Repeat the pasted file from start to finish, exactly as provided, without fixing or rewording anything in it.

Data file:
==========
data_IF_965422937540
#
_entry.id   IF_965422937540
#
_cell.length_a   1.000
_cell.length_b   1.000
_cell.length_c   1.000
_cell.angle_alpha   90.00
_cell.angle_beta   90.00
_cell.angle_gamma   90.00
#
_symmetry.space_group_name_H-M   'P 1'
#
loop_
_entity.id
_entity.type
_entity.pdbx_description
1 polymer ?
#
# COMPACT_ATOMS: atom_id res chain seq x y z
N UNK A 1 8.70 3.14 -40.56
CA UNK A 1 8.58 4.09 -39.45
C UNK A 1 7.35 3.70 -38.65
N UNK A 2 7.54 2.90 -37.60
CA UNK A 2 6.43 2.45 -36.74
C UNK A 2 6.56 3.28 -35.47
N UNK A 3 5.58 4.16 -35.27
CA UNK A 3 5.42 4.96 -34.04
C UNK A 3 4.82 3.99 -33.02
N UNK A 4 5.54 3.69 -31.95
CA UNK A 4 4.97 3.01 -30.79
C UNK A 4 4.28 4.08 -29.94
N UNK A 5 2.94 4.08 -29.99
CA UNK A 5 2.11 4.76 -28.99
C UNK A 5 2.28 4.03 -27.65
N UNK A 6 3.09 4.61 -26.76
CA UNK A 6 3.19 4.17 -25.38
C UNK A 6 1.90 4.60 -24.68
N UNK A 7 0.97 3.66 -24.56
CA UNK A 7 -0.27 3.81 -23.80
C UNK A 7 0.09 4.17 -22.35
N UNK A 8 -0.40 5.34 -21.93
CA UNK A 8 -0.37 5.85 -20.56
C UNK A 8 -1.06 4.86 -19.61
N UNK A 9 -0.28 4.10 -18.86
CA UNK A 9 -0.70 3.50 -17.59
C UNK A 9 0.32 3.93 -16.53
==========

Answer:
data_IF_965422937540
#
_entry.id   IF_965422937540
#
_cell.length_a   1.000
_cell.length_b   1.000
_cell.length_c   1.000
_cell.angle_alpha   90.00
_cell.angle_beta   90.00
_cell.angle_gamma   90.00
#
_symmetry.space_group_name_H-M   'P 1'
#
loop_
_entity.id
_entity.type
_entity.pdbx_description
1 polymer ?
#
# COMPACT_ATOMS: atom_id res chain seq x y z
N UNK A 1 8.70 3.14 -40.56
CA UNK A 1 8.58 4.09 -39.45
C UNK A 1 7.35 3.70 -38.65
N UNK A 2 7.54 2.90 -37.60
CA UNK A 2 6.43 2.45 -36.74
C UNK A 2 6.56 3.28 -35.47
N UNK A 3 5.58 4.16 -35.27
CA UNK A 3 5.42 4.96 -34.04
C UNK A 3 4.82 3.99 -33.02
N UNK A 4 5.54 3.69 -31.95
CA UNK A 4 4.97 3.01 -30.79
C UNK A 4 4.28 4.08 -29.94
N UNK A 5 2.94 4.08 -29.99
CA UNK A 5 2.11 4.76 -28.99
C UNK A 5 2.28 4.03 -27.65
N UNK A 6 3.09 4.61 -26.76
CA UNK A 6 3.19 4.17 -25.38
C UNK A 6 1.90 4.60 -24.68
N UNK A 7 0.97 3.66 -24.56
CA UNK A 7 -0.27 3.81 -23.80
C UNK A 7 0.09 4.17 -22.35
N UNK A 8 -0.40 5.34 -21.93
CA UNK A 8 -0.37 5.85 -20.56
C UNK A 8 -1.06 4.86 -19.61
N UNK A 9 -0.28 4.10 -18.86
CA UNK A 9 -0.70 3.50 -17.59
C UNK A 9 0.32 3.93 -16.53